Forgive me also if I choose not to participate in the frantic wailing revisionism.  Forgive me if I choose to remember Margaret Thatcher as she was, not as we’ve suddenly decided, out of hypocritical politeness, we’d like her to have been.  Forgive me if I choose not to unsay today what I said yesterday about Margaret Thatcher just because today she is dead.

This is not tribal.  This is not holding a grudge in perpetuity over the smallest grievance.  When it come to the Irish, the grievances against Margaret Thatcher are titanic.

It could be fairly argued that the period of Thatcher’s premiership was the nadir of the euphemistically-named Troubles in the north of Ireland, if not the nadir of the whole Anglo-Irish relationship in the twentieth century.  That has everything to do with her, her policies, and frankly her attitudes, especially as they concerned the Irish.

For all her supposed disdain for the aristocracy, this middle-class woman was an empire lady through and through.  She believed in those good old colony days of a British Empire on which the sun never set.  She adored the Victorian values from the days when Britain was the mightiest nation on Earth.  Her attitude toward the colonized was classic British Empire: you are inferior.  Your culture, your laws, your language, everything about you is inferior to us.  We are civilization’s greatest achievement and you should be thanking your lucky stars that we are permitting you the privilege of being one of us.  If we catch you being anything other than properly grateful, we will treat you like the criminals you are.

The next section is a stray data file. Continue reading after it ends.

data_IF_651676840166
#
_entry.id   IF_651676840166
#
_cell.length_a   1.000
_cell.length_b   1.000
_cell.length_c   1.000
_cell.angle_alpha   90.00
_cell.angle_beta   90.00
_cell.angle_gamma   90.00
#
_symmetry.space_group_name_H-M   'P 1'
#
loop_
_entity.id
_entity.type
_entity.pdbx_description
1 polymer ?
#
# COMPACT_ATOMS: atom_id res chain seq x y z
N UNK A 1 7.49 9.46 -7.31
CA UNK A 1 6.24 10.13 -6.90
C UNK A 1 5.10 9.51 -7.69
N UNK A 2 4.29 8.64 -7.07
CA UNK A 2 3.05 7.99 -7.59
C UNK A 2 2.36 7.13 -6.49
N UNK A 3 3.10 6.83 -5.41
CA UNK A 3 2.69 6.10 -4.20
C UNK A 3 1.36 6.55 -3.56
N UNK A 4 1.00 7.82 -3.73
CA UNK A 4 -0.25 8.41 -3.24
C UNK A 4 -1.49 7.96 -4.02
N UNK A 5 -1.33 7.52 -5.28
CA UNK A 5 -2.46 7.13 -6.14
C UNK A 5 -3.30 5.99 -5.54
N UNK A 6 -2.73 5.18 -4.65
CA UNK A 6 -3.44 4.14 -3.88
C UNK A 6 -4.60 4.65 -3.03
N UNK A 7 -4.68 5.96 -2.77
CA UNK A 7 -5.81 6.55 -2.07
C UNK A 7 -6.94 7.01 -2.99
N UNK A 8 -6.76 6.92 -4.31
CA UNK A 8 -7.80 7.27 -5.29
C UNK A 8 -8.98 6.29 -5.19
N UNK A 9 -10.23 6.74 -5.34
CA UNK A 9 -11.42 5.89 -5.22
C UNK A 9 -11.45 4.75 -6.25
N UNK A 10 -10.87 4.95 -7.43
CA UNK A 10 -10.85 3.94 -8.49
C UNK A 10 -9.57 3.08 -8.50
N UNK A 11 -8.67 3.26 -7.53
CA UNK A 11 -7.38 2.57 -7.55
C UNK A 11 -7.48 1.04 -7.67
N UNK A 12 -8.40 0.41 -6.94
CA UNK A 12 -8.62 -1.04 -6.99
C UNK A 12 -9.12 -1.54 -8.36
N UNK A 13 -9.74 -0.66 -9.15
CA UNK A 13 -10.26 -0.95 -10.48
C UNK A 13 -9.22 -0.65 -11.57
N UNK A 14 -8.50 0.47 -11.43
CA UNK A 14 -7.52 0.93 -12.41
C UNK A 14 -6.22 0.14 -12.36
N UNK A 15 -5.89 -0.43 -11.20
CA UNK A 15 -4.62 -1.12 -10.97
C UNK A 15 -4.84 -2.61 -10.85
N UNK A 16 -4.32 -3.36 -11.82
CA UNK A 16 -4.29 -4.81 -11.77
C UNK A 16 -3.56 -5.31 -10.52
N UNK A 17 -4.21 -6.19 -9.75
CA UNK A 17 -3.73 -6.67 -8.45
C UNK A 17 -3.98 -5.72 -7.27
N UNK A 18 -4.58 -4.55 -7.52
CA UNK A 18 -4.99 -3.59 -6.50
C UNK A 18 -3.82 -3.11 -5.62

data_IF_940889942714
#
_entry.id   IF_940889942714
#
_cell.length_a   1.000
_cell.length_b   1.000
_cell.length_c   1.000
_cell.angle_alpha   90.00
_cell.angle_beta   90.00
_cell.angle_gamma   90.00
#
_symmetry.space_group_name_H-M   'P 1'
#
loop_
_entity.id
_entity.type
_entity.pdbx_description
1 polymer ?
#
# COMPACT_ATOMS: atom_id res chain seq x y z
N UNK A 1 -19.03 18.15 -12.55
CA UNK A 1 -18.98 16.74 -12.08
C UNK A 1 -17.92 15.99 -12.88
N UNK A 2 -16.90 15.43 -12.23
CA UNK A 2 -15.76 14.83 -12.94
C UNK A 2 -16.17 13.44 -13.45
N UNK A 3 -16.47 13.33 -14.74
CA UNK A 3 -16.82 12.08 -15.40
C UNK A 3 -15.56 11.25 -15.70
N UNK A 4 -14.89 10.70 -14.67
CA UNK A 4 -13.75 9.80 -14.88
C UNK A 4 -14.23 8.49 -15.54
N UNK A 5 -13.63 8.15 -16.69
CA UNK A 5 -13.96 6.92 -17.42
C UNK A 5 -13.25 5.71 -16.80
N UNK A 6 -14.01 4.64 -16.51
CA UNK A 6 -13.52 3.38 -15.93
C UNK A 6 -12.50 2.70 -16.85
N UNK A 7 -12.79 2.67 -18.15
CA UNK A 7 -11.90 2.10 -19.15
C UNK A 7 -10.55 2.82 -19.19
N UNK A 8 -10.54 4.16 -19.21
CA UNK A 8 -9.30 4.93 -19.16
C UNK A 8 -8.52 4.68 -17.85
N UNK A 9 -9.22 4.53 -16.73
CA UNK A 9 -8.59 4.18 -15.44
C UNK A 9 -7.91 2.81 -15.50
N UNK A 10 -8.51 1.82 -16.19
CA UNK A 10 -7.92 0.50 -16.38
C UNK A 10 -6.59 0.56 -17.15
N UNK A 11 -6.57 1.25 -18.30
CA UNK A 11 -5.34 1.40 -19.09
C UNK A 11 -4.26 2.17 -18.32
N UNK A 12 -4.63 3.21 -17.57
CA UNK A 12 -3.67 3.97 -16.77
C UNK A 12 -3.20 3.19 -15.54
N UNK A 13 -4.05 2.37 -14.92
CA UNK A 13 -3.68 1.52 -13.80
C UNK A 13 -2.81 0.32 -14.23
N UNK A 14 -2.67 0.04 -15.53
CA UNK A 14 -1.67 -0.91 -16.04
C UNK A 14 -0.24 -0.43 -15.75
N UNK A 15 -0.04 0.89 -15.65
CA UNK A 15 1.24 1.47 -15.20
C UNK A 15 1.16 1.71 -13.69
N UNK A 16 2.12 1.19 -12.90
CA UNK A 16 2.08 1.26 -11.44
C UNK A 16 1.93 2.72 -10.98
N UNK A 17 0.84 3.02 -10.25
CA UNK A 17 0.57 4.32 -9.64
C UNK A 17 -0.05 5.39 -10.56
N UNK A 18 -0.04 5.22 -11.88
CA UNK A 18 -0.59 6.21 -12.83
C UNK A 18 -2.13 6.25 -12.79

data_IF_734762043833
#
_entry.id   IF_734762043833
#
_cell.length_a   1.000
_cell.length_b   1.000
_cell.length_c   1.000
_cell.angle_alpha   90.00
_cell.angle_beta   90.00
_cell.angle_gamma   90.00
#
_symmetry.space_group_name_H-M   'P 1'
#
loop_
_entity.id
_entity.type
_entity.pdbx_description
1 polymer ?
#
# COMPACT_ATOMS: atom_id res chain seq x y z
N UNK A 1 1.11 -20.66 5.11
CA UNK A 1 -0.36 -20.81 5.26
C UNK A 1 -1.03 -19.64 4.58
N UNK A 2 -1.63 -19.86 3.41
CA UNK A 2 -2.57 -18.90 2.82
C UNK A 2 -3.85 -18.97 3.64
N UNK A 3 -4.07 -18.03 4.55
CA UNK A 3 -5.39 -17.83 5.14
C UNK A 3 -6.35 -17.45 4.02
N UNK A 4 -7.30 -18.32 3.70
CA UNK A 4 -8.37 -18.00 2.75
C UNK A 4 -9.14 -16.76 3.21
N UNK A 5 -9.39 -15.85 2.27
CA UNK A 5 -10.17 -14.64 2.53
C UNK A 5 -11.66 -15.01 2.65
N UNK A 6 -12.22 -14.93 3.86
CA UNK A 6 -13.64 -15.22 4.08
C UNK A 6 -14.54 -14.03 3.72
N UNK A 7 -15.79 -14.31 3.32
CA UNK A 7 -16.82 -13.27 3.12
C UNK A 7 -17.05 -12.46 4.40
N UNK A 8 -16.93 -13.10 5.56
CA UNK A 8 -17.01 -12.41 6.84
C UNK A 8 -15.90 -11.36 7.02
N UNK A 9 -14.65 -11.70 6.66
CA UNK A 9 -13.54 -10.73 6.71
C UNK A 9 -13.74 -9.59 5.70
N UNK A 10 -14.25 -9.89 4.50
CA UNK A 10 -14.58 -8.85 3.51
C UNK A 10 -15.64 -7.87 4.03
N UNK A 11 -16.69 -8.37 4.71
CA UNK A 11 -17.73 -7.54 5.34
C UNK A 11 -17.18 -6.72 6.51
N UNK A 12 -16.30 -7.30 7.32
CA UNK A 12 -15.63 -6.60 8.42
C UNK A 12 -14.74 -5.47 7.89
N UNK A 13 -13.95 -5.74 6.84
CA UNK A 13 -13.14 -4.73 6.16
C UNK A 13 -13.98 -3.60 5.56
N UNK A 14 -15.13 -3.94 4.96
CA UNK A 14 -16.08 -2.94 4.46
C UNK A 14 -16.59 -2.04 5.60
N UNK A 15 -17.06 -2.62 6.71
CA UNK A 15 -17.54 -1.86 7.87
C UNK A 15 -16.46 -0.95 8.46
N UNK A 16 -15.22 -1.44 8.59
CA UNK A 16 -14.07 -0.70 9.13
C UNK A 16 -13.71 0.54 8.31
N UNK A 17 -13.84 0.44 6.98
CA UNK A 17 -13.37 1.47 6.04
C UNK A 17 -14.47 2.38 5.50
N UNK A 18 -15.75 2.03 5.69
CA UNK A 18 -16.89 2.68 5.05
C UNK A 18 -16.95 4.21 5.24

That’s exactly the attitude Thatcher had toward Britain’s oldest, last and arguably most brutalized colony.